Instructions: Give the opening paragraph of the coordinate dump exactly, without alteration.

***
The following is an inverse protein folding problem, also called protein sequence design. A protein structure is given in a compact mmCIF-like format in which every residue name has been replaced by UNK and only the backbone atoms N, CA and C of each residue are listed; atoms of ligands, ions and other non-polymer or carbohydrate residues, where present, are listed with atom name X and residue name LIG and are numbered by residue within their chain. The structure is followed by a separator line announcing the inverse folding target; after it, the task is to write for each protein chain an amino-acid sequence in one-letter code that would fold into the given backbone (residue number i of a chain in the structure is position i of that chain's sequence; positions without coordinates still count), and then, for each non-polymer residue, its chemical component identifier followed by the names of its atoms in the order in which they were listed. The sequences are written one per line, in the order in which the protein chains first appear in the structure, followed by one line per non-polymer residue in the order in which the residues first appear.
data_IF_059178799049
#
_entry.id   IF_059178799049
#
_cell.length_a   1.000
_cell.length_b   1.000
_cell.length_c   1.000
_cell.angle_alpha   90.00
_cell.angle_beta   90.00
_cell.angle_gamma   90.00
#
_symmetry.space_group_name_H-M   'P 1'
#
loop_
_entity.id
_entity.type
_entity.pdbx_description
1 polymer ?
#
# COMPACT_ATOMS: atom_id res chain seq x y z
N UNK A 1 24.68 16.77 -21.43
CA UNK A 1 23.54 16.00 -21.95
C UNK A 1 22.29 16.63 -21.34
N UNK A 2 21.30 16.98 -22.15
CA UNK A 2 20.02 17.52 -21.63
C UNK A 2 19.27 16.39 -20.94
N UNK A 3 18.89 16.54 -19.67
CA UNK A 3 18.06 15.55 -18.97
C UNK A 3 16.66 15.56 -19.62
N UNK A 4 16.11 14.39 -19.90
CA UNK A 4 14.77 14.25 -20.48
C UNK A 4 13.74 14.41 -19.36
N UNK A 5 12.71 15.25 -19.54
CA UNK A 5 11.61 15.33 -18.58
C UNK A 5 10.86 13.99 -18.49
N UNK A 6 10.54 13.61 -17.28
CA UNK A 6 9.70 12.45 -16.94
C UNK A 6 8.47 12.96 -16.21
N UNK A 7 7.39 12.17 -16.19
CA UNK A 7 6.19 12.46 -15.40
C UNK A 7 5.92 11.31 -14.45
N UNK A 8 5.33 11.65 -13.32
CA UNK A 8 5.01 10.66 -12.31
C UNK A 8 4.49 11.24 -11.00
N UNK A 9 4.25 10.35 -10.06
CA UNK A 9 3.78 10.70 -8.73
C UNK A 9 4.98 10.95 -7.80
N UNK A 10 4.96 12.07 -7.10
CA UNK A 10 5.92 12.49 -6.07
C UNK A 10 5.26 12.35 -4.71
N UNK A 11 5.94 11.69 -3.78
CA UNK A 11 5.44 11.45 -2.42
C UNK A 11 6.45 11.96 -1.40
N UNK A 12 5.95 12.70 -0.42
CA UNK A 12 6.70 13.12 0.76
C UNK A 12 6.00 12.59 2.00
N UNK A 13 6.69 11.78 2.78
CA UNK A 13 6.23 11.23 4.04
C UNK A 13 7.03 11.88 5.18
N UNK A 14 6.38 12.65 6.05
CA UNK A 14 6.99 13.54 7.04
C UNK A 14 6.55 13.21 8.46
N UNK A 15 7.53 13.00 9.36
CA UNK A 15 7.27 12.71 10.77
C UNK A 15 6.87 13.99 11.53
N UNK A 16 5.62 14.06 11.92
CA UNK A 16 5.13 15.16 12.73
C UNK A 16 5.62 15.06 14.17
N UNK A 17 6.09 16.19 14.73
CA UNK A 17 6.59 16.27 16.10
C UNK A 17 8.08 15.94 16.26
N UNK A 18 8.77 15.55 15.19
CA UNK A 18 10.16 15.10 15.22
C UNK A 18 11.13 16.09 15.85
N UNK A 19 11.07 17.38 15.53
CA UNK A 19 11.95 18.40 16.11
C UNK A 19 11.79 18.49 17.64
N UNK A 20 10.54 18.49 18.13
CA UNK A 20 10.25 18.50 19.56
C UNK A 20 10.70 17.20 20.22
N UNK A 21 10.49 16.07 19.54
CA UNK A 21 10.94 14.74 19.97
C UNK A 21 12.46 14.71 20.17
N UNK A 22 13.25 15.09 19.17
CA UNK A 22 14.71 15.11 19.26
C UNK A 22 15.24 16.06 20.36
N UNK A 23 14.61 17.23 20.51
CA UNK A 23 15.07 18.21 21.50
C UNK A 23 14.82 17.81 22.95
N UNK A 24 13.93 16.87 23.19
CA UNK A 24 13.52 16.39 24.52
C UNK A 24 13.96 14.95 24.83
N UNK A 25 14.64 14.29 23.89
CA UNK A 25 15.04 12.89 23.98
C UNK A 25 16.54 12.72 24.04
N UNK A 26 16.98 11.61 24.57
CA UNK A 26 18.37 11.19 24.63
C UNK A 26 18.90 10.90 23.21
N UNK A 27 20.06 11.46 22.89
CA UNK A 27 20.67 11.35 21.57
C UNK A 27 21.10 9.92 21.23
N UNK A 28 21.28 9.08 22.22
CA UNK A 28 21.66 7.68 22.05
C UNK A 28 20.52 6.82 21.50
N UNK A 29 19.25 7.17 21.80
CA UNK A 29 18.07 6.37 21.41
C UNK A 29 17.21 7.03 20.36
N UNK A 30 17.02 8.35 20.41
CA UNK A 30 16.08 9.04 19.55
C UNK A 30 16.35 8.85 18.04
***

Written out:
The following is an inverse protein folding problem, also called protein sequence design. A protein structure is given in a compact mmCIF-like format in which every residue name has been replaced by UNK and only the backbone atoms N, CA and C of each residue are listed; atoms of ligands, ions and other non-polymer or carbohydrate residues, where present, are listed with atom name X and residue name LIG and are numbered by residue within their chain. The structure is followed by a separator line announcing the inverse folding target; after it, the task is to write for each protein chain an amino-acid sequence in one-letter code that would fold into the given backbone (residue number i of a chain in the structure is position i of that chain's sequence; positions without coordinates still count), and then, for each non-polymer residue, its chemical component identifier followed by the names of its atoms in the order in which they were listed. The sequences are written one per line, in the order in which the protein chains first appear in the structure, followed by one line per non-polymer residue in the order in which the residues first appear.